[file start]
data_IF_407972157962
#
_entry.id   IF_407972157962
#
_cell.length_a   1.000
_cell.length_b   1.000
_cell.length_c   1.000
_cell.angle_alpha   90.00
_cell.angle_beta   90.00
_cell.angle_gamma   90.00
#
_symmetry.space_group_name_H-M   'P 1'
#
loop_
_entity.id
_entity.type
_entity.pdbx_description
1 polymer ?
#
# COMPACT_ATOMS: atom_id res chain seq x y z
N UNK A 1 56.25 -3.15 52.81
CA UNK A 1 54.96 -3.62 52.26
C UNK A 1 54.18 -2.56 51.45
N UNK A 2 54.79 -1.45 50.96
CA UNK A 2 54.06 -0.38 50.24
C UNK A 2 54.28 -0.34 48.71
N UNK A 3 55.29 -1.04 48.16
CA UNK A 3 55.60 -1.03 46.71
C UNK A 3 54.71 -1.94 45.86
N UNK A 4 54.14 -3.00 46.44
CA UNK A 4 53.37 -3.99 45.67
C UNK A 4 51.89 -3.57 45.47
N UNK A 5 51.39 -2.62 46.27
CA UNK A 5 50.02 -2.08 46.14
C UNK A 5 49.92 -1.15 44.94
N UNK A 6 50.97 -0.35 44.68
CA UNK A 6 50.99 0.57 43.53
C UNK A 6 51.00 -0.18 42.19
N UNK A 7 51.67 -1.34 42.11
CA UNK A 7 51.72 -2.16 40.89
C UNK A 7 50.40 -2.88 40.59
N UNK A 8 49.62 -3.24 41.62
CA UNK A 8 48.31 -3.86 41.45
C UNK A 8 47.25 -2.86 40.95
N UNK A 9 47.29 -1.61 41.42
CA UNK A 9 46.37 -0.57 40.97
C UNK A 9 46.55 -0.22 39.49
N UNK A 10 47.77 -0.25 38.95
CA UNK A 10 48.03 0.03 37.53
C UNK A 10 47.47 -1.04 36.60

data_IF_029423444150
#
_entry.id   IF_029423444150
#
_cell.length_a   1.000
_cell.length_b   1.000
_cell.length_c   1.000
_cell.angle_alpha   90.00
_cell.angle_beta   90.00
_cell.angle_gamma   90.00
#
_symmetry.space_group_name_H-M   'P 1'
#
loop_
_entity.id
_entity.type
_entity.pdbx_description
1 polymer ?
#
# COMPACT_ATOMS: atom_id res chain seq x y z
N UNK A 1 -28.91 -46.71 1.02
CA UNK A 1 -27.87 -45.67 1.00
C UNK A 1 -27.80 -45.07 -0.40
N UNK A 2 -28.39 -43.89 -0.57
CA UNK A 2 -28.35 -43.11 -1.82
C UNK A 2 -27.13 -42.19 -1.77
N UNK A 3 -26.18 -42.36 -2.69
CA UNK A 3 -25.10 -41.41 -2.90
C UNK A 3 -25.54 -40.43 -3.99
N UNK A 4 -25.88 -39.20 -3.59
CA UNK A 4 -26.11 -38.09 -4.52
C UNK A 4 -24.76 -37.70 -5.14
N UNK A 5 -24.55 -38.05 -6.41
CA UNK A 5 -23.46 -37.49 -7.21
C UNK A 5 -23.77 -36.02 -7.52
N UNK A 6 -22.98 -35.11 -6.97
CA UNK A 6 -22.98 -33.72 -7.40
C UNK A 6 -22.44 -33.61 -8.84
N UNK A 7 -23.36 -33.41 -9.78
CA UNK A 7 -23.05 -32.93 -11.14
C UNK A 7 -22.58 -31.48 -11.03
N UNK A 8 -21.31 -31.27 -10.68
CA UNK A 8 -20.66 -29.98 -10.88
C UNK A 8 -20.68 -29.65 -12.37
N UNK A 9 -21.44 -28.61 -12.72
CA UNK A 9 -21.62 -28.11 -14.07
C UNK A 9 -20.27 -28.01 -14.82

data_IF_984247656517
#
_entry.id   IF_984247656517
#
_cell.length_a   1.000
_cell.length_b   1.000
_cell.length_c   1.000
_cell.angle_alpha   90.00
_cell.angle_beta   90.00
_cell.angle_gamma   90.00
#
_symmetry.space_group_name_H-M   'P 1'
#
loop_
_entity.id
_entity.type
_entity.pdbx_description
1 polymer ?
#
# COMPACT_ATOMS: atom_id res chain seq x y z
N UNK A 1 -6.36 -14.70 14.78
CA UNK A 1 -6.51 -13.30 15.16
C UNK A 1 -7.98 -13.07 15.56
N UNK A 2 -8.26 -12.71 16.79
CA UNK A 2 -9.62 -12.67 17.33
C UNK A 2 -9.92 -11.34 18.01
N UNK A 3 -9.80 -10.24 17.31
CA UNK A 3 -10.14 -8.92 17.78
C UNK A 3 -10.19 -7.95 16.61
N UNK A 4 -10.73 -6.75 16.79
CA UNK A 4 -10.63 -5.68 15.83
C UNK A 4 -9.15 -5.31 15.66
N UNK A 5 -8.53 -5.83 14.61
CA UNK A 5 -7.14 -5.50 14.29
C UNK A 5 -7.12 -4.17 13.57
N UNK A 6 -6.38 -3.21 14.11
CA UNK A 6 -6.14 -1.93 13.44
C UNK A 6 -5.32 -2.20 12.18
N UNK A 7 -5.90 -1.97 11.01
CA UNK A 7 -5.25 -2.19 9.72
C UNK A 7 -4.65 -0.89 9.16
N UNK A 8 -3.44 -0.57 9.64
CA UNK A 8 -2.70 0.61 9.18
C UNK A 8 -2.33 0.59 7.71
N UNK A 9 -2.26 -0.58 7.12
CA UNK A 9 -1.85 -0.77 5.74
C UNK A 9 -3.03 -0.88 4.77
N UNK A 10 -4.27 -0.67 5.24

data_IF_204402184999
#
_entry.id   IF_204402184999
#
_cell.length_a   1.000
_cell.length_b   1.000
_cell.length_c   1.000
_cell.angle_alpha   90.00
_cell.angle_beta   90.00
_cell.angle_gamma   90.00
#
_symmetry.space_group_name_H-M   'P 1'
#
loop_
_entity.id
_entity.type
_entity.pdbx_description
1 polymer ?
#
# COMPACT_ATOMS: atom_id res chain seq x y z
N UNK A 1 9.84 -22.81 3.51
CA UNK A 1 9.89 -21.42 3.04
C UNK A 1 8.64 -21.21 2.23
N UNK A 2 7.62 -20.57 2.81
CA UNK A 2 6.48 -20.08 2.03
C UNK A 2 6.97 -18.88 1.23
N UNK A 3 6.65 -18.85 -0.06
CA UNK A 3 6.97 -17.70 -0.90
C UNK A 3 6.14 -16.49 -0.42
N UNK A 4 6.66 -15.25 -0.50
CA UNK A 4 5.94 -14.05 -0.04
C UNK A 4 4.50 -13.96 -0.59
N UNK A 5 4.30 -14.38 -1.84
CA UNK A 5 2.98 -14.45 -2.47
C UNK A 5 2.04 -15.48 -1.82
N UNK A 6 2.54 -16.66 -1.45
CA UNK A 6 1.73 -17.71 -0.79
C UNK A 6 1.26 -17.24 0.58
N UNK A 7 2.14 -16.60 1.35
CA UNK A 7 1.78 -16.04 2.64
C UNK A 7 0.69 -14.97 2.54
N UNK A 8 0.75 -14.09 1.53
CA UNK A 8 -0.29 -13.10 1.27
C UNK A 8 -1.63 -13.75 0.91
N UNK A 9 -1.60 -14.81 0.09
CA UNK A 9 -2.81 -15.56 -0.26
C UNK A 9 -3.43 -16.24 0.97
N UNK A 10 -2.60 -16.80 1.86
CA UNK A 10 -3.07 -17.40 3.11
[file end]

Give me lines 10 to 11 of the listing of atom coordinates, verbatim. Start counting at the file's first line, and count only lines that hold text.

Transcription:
_cell.angle_gamma   90.00
#